Don't double up on dessert

Kansas City Star: Some people may be helping themselves to a celebratory tub of ice cream -- with a river of chocolate sauce and sprinkles -- after hearing that a new study downplays some of the health risks of obesity.
A modest cone, however, might be more in order. And hold the sprinkles.
The study, reported this week in the Journal of the American Medical Association , raises some intriguing questions about weight and health. But the continuing scientific debate on this subject should not be used as an excuse for people to throw nutritional caution to the wind.
It remains clear that excessive weight can pose an array of health risks. Most of these risks were not even addressed in the study; it focused on death rates, not disability or disease. And its authors acknowledge plenty of gaps that require further research.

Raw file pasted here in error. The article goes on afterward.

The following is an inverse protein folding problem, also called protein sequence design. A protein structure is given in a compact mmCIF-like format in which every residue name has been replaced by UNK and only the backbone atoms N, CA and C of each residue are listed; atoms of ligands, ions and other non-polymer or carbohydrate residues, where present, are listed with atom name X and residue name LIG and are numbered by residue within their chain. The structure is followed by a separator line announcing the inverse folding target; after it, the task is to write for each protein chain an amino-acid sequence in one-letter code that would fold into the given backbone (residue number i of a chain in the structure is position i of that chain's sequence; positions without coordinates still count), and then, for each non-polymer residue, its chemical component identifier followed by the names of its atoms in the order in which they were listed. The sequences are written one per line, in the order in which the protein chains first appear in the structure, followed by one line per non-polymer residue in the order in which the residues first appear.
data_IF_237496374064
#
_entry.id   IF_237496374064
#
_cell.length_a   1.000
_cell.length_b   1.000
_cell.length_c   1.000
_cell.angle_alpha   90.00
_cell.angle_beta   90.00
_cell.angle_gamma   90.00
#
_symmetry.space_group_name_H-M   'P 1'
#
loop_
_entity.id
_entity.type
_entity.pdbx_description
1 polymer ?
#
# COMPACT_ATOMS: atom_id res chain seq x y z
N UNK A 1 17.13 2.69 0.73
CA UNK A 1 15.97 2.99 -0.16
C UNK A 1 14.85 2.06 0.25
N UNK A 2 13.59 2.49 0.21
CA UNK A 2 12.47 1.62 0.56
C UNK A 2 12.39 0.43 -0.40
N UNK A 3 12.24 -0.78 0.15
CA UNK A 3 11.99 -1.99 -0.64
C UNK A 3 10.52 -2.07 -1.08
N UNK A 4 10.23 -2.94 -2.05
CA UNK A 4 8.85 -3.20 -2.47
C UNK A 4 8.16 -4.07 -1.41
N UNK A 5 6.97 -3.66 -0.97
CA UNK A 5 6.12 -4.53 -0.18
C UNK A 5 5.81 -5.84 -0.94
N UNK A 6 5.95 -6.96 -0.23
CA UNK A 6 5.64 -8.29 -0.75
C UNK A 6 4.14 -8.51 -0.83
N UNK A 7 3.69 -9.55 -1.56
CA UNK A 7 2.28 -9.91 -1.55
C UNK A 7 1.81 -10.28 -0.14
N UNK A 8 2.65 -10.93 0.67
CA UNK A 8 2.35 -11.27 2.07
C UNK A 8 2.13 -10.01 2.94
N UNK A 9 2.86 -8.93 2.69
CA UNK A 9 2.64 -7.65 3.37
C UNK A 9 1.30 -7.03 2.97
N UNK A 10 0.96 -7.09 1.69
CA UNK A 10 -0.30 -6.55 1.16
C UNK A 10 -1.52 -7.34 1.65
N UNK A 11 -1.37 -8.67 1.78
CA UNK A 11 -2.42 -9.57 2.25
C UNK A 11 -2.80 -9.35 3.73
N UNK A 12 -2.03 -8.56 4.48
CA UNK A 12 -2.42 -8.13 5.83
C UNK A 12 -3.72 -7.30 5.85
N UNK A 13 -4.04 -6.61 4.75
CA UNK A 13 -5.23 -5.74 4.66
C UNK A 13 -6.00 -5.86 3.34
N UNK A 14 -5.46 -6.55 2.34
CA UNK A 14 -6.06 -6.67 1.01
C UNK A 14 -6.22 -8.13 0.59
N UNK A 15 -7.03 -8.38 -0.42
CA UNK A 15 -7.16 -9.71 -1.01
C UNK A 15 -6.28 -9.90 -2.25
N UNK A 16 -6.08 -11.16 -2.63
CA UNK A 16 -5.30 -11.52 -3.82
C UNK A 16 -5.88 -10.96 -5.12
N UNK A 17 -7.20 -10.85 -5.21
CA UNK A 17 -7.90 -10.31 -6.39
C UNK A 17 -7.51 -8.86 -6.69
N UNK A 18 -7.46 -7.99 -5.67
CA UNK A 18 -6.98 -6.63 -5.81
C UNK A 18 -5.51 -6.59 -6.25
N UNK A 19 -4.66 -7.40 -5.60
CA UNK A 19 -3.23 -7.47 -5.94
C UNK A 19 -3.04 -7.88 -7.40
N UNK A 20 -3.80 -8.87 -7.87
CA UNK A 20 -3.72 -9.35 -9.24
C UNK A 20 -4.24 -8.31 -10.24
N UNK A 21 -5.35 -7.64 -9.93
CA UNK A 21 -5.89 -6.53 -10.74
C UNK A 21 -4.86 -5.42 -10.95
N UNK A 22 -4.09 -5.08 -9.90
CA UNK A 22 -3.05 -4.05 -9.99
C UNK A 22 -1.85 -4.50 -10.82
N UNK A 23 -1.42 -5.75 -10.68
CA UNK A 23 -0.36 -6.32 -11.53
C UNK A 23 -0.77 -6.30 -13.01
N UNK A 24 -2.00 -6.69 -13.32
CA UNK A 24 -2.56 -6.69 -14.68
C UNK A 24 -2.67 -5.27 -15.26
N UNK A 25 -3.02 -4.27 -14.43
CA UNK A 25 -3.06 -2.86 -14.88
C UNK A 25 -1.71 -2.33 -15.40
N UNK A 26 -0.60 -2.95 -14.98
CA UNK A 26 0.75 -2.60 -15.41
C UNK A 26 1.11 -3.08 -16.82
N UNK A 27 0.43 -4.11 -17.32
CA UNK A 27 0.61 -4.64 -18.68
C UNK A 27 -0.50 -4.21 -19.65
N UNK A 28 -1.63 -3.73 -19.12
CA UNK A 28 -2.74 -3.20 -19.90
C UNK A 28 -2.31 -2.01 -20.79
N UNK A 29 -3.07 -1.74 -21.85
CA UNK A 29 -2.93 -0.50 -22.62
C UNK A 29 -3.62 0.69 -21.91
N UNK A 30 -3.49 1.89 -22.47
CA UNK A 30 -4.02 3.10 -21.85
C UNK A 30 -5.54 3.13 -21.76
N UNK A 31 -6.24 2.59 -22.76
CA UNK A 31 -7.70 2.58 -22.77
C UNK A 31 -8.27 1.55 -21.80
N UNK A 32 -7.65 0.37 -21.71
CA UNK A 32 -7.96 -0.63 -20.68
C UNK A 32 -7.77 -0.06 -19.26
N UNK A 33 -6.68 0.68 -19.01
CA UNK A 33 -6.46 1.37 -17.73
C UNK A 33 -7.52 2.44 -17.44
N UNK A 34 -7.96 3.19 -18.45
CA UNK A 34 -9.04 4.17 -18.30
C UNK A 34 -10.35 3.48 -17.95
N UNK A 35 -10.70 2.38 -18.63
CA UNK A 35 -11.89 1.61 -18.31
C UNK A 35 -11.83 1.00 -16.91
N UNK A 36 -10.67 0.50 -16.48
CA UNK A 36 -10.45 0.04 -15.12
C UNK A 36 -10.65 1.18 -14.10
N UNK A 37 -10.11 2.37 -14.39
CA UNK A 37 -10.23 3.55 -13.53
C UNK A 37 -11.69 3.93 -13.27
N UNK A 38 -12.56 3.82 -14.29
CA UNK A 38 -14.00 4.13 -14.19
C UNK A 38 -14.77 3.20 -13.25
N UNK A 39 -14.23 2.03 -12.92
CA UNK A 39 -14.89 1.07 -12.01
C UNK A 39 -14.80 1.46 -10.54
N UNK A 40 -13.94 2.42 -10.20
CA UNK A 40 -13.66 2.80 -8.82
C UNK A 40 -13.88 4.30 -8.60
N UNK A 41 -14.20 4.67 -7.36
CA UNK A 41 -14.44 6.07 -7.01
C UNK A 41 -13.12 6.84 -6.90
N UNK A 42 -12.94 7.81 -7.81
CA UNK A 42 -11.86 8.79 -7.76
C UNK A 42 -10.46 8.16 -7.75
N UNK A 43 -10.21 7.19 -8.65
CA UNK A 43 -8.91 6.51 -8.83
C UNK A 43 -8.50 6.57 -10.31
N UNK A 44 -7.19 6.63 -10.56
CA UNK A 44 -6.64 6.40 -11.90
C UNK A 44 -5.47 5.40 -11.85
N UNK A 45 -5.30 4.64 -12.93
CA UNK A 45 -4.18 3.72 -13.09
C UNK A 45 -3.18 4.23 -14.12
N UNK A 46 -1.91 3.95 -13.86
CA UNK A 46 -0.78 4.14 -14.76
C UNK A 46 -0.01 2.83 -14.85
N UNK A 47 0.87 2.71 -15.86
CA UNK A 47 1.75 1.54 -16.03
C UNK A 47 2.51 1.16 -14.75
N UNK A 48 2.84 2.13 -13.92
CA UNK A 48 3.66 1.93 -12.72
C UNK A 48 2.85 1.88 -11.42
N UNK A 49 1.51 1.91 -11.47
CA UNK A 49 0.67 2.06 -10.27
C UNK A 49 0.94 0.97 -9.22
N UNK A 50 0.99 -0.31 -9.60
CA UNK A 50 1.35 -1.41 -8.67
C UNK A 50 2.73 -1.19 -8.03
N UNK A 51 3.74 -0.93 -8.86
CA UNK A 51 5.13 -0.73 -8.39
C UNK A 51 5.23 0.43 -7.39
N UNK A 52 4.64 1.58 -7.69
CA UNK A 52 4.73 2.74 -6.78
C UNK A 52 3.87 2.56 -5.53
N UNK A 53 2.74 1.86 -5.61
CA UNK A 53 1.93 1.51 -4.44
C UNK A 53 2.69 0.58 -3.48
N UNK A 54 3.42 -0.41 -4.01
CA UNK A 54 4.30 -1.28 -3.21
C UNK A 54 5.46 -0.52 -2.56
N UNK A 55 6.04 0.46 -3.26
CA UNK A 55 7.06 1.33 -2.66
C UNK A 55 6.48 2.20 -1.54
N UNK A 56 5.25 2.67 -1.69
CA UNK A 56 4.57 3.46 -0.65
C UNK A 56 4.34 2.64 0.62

Another study -- released in corrected form early this year -- blames hundreds of thousands of deaths a year in the United States on excessive weight. But the study reported this week in the Journal suggests there are far fewer fatalities and argues that the benefits of higher weight in certain cases have been overlooked.
Inexact science
Some people greeted the new study as if it had demolished the previous one. But different research methods, definitions and assumptions often produce different results. And as one official at the Centers for Disease Control and Prevention observes, "Counting deaths is not an exact science."
The investigators in the new study are widely respected. But their work will require careful review and is already drawing skeptical questions from some experts. In what some may consider a low blow, a New York Times story also noted in passing that at least one of the researchers is himself overweight.
A second report in the current issue of the Journal underscores the fact that better treatment has helped bring down the death rates for obesity.
While this is "good news" in the sense that more effective treatments have been developed, it would obviously be better news if fewer of these sometimes-costly treatments were necessary. Better medicine is not the same thing as better health.

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